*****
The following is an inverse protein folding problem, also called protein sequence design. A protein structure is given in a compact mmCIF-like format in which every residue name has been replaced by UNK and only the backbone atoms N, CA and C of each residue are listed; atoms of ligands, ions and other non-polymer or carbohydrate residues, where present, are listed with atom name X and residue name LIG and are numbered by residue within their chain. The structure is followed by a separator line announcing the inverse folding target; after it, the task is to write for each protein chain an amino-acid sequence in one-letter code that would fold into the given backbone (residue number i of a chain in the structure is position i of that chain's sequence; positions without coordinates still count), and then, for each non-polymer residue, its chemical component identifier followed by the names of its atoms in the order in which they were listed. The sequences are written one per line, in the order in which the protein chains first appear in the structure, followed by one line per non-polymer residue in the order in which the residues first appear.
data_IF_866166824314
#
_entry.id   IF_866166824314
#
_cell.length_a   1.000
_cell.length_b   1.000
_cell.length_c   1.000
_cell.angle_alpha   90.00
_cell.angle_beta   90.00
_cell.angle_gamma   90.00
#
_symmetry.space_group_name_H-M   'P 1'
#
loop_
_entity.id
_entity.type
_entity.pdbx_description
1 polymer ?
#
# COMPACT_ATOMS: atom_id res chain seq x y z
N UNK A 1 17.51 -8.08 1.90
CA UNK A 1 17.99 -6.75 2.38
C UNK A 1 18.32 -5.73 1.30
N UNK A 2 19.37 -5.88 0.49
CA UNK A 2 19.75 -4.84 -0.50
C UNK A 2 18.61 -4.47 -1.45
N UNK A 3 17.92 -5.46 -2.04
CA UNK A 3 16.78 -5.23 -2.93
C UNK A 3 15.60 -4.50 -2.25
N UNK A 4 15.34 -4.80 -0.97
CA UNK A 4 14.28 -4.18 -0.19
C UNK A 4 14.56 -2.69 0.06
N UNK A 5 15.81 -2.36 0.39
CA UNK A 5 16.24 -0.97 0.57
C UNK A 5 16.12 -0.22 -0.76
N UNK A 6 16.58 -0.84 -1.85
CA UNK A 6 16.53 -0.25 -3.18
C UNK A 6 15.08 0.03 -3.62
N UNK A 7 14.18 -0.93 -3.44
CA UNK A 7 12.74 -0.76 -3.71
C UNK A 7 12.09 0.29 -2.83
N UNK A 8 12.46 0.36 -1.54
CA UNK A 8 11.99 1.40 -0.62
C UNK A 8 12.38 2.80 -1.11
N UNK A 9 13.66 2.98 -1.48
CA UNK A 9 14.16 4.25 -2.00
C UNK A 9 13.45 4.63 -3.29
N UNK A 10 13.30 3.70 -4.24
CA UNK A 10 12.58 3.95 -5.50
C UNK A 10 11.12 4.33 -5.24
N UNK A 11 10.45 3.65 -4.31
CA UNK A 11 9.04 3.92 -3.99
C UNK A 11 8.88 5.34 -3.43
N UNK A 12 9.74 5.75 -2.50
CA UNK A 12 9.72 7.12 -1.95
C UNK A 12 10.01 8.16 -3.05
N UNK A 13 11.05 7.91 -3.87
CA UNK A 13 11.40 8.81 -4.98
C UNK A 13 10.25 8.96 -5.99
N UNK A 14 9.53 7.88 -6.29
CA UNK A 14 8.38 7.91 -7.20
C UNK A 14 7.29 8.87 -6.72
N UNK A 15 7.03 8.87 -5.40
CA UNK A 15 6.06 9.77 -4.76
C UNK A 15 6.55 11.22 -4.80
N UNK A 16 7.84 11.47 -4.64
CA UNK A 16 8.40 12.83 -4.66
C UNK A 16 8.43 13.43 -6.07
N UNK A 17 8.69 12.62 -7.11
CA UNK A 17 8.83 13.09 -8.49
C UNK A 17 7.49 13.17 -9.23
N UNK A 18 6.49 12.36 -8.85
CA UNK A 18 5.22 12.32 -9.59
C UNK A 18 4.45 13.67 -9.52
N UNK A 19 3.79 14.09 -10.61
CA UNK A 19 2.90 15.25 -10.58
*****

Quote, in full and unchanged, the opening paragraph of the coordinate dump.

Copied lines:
The following is an inverse protein folding problem, also called protein sequence design. A protein structure is given in a compact mmCIF-like format in which every residue name has been replaced by UNK and only the backbone atoms N, CA and C of each residue are listed; atoms of ligands, ions and other non-polymer or carbohydrate residues, where present, are listed with atom name X and residue name LIG and are numbered by residue within their chain. The structure is followed by a separator line announcing the inverse folding target; after it, the task is to write for each protein chain an amino-acid sequence in one-letter code that would fold into the given backbone (residue number i of a chain in the structure is position i of that chain's sequence; positions without coordinates still count), and then, for each non-polymer residue, its chemical component identifier followed by the names of its atoms in the order in which they were listed. The sequences are written one per line, in the order in which the protein chains first appear in the structure, followed by one line per non-polymer residue in the order in which the residues first appear.